Tell Me a Story – Childhood Edition

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Books from Childhood

Books from Childhood (Photo credit: Keturah Stickann)

In honor of all the Moms out there, and passing of Maurice Sendak, let’s skip the story this week. Instead, what stories did your mom tell you or read to you? Is there a book that stands out in your memory? Is there a story you really enjoy telling or reading to your kids? Let’s feel the love for kiddie lit and share our favorites.

My contribution: My favorite story to read to kids is Dr. Suess’s All the Places You’ll Go – it’s a great story for kids of any age. As far as what my favorite story from childhood, I really can’t name just one. Some of my favorites were actually books that had belonged to my Mom as a little girl. There were Little Golden Books and A Child’s Book of Poems that lived at my Grandmother’s house after being left behind by one of my older cousins.

What about you? What are some of your favorite childhood stories?

Tell Me a Story Tuesday Break-What Stories Do You Want to Hear?

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Welcome to all the new folks who’ve started subscribing to my little corner of the Internets. I am truly glad to have you here. I thought this seemed like the perfect time to ask all of you, what kind of stories do you want to hear?

I’ve made a lot of suggestions. Some have worked and some haven’t. So I thought I would come to you, my loyal tens of readers, and let you help me pick the next topic two. What kind of stories do you want to read from your fellow Lens viewers? Is there a story you’d like to hear from me? Reply below and let me know.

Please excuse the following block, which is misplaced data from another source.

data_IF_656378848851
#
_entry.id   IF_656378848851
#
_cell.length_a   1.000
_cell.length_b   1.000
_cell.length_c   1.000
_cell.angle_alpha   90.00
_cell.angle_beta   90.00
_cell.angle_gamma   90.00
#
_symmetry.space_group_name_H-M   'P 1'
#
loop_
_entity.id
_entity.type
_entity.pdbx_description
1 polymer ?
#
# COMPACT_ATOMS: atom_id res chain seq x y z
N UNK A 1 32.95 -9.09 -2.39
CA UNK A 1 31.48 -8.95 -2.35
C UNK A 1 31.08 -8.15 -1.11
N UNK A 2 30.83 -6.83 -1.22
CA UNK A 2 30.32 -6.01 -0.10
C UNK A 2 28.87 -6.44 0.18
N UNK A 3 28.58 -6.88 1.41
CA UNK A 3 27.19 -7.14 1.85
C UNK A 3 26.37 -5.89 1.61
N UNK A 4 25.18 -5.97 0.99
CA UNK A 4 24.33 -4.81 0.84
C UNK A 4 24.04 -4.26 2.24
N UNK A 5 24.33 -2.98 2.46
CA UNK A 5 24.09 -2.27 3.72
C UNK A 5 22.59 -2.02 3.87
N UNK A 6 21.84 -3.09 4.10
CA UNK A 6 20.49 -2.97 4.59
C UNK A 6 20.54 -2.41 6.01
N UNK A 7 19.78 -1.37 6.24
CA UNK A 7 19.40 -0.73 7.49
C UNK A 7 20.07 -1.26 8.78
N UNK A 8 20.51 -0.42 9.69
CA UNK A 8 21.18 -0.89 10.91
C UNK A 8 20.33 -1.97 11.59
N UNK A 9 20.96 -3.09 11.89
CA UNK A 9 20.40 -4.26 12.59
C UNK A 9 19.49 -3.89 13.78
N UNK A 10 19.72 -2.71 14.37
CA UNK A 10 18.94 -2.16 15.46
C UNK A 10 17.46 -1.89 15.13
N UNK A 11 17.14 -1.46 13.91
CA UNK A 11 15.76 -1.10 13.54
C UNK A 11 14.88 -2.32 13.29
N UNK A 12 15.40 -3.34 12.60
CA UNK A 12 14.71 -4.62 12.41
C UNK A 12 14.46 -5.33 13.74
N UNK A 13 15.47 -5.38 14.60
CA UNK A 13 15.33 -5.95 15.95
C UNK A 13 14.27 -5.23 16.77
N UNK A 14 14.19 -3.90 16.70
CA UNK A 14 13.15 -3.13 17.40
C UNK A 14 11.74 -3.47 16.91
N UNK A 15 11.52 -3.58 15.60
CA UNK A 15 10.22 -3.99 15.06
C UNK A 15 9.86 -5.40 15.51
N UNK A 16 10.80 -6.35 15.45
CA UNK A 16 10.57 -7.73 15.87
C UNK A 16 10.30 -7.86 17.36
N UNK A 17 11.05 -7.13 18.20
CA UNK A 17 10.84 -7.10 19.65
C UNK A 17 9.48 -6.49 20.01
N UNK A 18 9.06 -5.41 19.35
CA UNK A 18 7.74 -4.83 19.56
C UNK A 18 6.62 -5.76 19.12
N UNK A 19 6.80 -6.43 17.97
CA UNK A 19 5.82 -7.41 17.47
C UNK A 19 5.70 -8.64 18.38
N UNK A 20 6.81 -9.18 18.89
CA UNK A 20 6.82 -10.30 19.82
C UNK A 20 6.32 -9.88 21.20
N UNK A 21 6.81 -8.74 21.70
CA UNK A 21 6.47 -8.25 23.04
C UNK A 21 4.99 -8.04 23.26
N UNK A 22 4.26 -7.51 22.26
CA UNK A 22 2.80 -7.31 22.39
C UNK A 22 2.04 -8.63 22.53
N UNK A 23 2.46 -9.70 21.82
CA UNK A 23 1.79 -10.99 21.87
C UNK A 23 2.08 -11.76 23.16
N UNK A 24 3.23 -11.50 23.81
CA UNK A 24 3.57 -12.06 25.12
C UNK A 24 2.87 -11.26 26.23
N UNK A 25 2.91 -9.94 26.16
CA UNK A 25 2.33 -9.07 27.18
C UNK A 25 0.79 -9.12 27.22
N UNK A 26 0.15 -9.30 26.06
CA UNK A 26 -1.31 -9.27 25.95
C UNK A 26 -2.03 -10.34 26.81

Writing for Your Audience and Your Medium

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Family watching television, c. 1958

Image via Wikipedia

Over the last few days I’ve been reminded again how important it is to write for your audience and your medium. We’ve all heard about writing for the intended audience (you don’t write at a college level when your audience is 4th graders) and how important it is to make sure the audience will understand what you’re trying to say. If we’re lucky we’ve even had a little time to study the audience and understand them. The final product has a better chance of being accepted when we know the audience and write for them.

A lot of people forget about the importance of writing to the medium as well. In my experience a lot of people forget that there is a difference between the way you should write for a text-book, a presentation, a website and video. The delivery method has a huge impact on the way information is received, so it should influence the content itself. For example, how do you think a video would be received when the script sounds like it’s been directly lifted from a text-book? Would a presentation have the same feeling as an article on a web? If you want to be successful the answer should be no.

I’ve worked in video, marketing and instructional design. I’ve written for everything from TV promos to kiosks to instructor guides. Trust me, if you want to hold people’s interest and make your point you need to think about how your message is being delivered. If what you delivered will be read aloud, then you need to read it out-loud. You need to hear the way the words sound together and make sure it’s easy to listen to, and just as importantly, that it can be easily read. If the words are awkward or hard to say the person you are trying to communicate with will have a hard time receiving the message. I have had the opportunity to rewrite a number of scripts so that look good on paper, but when you read them out loud it is a whole different story. (As a side note, scripts that have been proofread and approved by lawyers is often difficult to read out-loud and to hear).

Take my advice, and save yourself a lot of trouble, add delivery medium to the list of  things you think about before you start to write. Your audience will thank you for it.